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I was having a late afternoon tea with the lovely V today (vegan chocolate cake for her and pita with babaganoush for me, the non-sweet toothed party) when she mentioned she’s planning a trip to Barcelona by train. I love overnight train journeys and our conversation reminded me of the fantastic leg of our Thailand trip from Chiang Mai to Bangkok by train.

I’m already well-disposed to sleeper trains: the whole thing evokes either the romance of private cabins (think North by Northwest) or the communal fun of berths with curtains (Some Like it Hot). This journey was more along the Some Like it Hot lines and it was completely splendid. First of all, Thai trains are simultaneously old-fashioned and wonderful. The ceiling fans might or might not work and you’ll be lucky to have a/c but everything is comfortable and passengers are incredibly well looked after. Someone cleaned the floor at least three times during our journey and staff pass up and down the aisles constantly selling drinks. But the best part was when they made our beds for us. When you signalled a desire to sleep, someone would appear and, Transformers-style, turn your four-seater table set up into cosy bunk beds with curtains. I don’t know how they did it, it was so fast. The table was folded into the floor. A mattress came out of the wall. Linens appeared from nowhere. It was awesome.

But before we went to bed, there was dinner to consider. I actually think the food on the Thai rail system was some of the best I ate, possibly because it wasn’t aimed at tourists. We did have to combat the farang menu situation – the Thai and English language menus were different, naturally – but once we got the Thai menu translated, we picked from a simple selection of curries and stir fries. I ordered something like pad krapow with chicken and it was so good. It’s hard to imagine that something in a little airline food tray could ever be good, much less something you order on a train. (British train food makes me shudder.) But it was.

It was full of green peppercorns, crunchy long beans and Thai basil, and it came with a side dish of chopped chilies in fish sauce and vinegar. I know it looks a bit oily but it was a nice slick of good chili oil, and the overall effect wasn’t at all fatty.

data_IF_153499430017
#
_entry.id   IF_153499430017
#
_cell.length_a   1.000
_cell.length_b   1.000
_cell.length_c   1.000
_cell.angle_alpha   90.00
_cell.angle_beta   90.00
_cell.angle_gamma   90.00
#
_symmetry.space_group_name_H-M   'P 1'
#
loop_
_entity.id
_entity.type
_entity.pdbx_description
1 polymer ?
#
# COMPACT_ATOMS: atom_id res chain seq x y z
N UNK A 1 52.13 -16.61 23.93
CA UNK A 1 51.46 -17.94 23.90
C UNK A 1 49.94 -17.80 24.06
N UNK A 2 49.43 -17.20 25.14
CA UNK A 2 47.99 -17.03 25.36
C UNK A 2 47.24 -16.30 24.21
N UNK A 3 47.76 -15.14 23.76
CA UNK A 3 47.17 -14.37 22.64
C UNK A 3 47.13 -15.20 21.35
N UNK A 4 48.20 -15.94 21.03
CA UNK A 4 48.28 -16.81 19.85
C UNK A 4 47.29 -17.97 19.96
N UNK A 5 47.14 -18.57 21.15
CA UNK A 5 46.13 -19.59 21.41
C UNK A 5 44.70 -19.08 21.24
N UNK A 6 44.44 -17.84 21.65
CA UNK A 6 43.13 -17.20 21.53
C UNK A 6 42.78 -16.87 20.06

Sadly, some of my travel companions really couldn’t tolerate any level of spiciness and I ended up eating some of their food too. (Sadly for them, but obviously I was completely happy to be trying more dishes.) I think I had the best night’s sleep of the whole trip on that train. The rhythm and sound of its repetitive movements, plus the delicious food and cosy berths must have lulled me into a state of complete relaxation. Hmm, perhaps time to think about some more train-based travel..

Bangkok is a pretty bustling city already so Bangkok Chinatown was always going to be a bit madcap. We took the regular bus-type boat down the river and emerged into a shopping street that ‘bustling’ doesn’t even begin to describe. Holy hell, I have never seen anything so crowded and claustrophobic in all my life! I don’t actually have any photos of the experience because there was no real way to take meaningful photographs. We were squashed up like the mosh pit of a Morrissey gig, but with only cheap consumer goods as our objects of lust. We just shuffled along with the rhythms of the heaving crowd for what felt like miles till we found a cross-street and then legged it out of there. This picture below is of a relatively quiet, relaxed and empty thoroughfare…

But for all its insanity, I really enjoyed Bangkok Chinatown. The Chinese lanterns were pretty and there was a different energy to the place than the rest of the city. Also fascinating were the proximities of other immigrant communities: walk west a couple of blocks and you’re among sari stores, pan sellers and samosa stalls. Walk north and you’re in an older Chinatown full of mildly decrepit shophouses selling all manner of knick-knacks.